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56mm-open end spanner (custom-made tool), with various uses for turbine equipment, 1Kg, length 380mm, from the series The Time Machine
View In My Room

VIEW IN MY ROOM

56mm-open end spanner (custom-made tool), with various uses for turbine equipment, 1Kg, length 380mm, from the series The Time Machine Photograph - Limited Edition of 1

Edgar Martins

Photography, C-type on Aluminium

Size: 15.7 W x 19.7 H x 2 D in

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About The Artwork

The Time Machine is a multifaceted body of work, which was shot in 20 hydro-electricity generating plants in Martins' native Portugal, between 2010 and 2011. The images enclosed in this submission focus solely on one aspect of this work: a documentation of oversized tools and custom-made industrial paraphernalia. Working closely with the EDP Foundation, Martins gained exclusive access to several power stations built between the 1950's and 1970's, a time of hopeful prospects of rapid economic growth and social change. Their tacit raison-d’être was to fuel the country’s expansion and propel it into a prosperous future. Forty years on, no more than half a dozen people, including specialists and cleaning and security staff, run places which, in some cases, were intended to house up to 250 workers just a few decades ago. These people and their families were intended to live in real villages, hubs of population and urban development in a future which, today, has ultimately emerged as uninhabited. At each dam, computerised mechanisms now regulate the production and distribution of energy. This has alienated the concrete and immediate power by which reality is governed and concentrated the control of a complex hydroelectric system in a distant centre. Although the power stations were conceived at a time when man and machine envisaged a shared future, today, the desertification of the technical sites which house the machines (as well as the natural and human landscapes where the dams were constructed), allude to the paradox of this impossibility, and reveal the broken promises of this unrealized prospect of modernity. The objects and tools recorded in this series not only testify of the ingenuity and ambition of the vision they were built to serve, but also exist as simulations of portraits - portraits of absent bodies. Worn and visceral, and now largely obsolete, unlike the pristine environments they are housed in, these tools are representative of the work force that once used them. The depiction of tools (as well as empty chairs, desks, etc) is a way of inserting people back into the images, albeit by further emphasising their absence. The photographs in The Time Machine are, therefore, not just about the generation of power but also of dreams and technological utopias. Because the future announced there is here now; and now we know that nothing has happened in the way that the ideological narrative of the modern wanted us to believe that it would.

Details & Dimensions

Photography Print:C-type on Aluminium

Artist Produced Limited Edition of:1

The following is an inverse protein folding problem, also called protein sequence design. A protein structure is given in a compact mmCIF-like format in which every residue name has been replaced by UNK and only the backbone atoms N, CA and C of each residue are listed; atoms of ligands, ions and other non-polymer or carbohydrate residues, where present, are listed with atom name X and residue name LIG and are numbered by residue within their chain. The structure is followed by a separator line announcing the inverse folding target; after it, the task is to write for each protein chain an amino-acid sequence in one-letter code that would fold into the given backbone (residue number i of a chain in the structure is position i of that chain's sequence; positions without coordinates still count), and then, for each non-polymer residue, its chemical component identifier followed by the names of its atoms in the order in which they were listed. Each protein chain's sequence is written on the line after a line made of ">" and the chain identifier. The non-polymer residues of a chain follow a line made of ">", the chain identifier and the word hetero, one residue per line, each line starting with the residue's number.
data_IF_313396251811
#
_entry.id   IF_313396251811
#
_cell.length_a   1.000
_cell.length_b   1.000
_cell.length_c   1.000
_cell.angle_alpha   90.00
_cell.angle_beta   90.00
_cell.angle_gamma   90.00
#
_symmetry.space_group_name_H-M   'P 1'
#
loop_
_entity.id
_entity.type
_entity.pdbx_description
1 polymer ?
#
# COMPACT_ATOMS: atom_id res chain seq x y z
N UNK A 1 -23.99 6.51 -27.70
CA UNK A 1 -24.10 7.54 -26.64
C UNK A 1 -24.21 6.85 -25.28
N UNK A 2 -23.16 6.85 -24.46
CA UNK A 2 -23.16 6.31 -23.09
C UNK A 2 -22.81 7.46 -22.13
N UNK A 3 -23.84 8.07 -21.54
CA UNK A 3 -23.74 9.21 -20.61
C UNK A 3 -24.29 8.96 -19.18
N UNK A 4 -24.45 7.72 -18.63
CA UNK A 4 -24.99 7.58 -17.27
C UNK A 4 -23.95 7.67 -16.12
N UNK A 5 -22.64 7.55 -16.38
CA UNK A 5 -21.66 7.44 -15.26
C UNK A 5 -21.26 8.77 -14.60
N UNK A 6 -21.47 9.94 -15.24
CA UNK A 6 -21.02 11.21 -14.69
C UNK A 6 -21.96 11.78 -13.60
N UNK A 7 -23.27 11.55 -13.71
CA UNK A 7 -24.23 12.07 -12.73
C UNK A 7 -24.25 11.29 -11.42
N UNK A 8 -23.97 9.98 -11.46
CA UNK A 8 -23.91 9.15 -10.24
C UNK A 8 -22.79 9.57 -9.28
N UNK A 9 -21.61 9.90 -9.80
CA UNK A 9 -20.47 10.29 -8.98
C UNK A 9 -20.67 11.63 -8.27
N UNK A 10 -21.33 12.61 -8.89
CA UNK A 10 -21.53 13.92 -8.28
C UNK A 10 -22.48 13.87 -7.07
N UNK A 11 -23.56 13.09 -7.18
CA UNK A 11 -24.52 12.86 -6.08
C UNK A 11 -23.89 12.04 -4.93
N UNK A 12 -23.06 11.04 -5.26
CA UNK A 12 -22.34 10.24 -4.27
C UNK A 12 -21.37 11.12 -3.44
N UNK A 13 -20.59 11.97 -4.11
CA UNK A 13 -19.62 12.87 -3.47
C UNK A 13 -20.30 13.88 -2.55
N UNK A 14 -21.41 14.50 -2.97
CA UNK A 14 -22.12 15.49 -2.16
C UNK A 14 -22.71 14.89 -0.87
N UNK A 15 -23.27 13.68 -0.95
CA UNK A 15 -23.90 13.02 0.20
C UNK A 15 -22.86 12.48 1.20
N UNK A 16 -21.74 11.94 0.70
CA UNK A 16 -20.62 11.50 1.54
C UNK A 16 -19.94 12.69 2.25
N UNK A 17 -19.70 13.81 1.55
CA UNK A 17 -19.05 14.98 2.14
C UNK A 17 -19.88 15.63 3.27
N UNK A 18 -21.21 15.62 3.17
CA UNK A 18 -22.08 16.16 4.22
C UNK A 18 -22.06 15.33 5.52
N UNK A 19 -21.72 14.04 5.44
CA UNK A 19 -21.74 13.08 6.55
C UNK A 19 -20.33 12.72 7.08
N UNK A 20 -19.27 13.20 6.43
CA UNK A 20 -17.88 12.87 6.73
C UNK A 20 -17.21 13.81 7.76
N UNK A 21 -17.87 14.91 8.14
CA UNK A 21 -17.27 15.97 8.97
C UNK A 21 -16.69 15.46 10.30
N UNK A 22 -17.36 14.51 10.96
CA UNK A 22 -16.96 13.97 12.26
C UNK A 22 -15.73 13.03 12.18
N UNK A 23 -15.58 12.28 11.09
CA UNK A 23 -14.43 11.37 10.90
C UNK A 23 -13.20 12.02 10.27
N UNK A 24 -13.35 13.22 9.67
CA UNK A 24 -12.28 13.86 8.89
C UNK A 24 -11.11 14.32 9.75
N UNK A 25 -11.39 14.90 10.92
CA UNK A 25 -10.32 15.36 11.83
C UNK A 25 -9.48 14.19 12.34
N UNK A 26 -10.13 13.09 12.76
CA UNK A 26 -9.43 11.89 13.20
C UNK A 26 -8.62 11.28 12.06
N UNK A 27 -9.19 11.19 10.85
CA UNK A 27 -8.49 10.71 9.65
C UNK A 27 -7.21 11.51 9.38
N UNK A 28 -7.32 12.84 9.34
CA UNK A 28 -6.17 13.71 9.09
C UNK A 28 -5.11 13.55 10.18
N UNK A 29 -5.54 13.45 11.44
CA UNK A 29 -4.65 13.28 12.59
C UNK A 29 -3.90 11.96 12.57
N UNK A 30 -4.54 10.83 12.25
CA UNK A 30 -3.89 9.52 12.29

Size:15.7 W x 19.7 H x 2 D in

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Edgar Martins was born in Évora but grew up in Macau. In 1996 he moved to the UK, where he completed a BA in Photography at the London College of Printing & Distributive Trades, as well as an MA in Photography and Fine Art at the Royal College of Art (London). His work is represented internationally in several high-profile collections, such as those of the V&A (London), the National Media Museum (Bradford, UK), RIBA (London), the Dallas Museum of Art (USA); Fundação Calouste Gulbenkian (Lisbon), Fundação EDP (Lisbon), Fondation Carmignac (Paris), among others. His first book—Black Holes & Other Inconsistencies—was awarded the Thames & Hudson and RCA Society Book Art Prize. A selection of images from this book was also awarded The Jerwood Photography Award in 2003. Between 2002 and 2014 Martins published 7 separate monographs, which were also received with critical acclaim. These works were exhibited internationally at institutions such as PS1 MoMA (New York), MOPA (San Diego, USA), Laumeier Sculpture Park (St. Louis, USA), Centro Cultural de Belém (Lisbon), Centro de Arte Modern de Bragança (Bragança, Portugal), Museu do Oriente (Lisbon), Centro Cultural Hélio Oiticica (Rio de Janeiro), The New Art Gallery Walsall (Walsall, UK), PM Gallery & House (London), The Gallery of Photography (Dublin), Ffotogallery (Penarth, Wales), The Wolverhampton Art Gallery (Wolverhampton, UK), amongst others. In 2010 the Centre Culturel Calouste Gulbenkian (Paris) hosted Edgar Martins’ first retrospective exhibition. In 2014 The Calouste Gulbenkian Foundation/Modern Art Centre hosted the official launch of The Poetic Impossibility to Manage the Infinite, a project developed in partnership with The European Space Agency. Edgar Martins was the recipient of the inaugural New York Photography Award (Fine Art category) in May 2008. In 2009 he was also awarded the prestigious BES Photo Prize (Portugal), as well as a SONY World Photography Award (Landscape category). In 2010 Edgar Martins was nominated for the Prix Pictet 2009 and awarded 1st prize in the Fine Art— Abstract category of the 2010 International Photography Awards. Martins was selected to represent Macau (China) at the 54th Venice Biennale.

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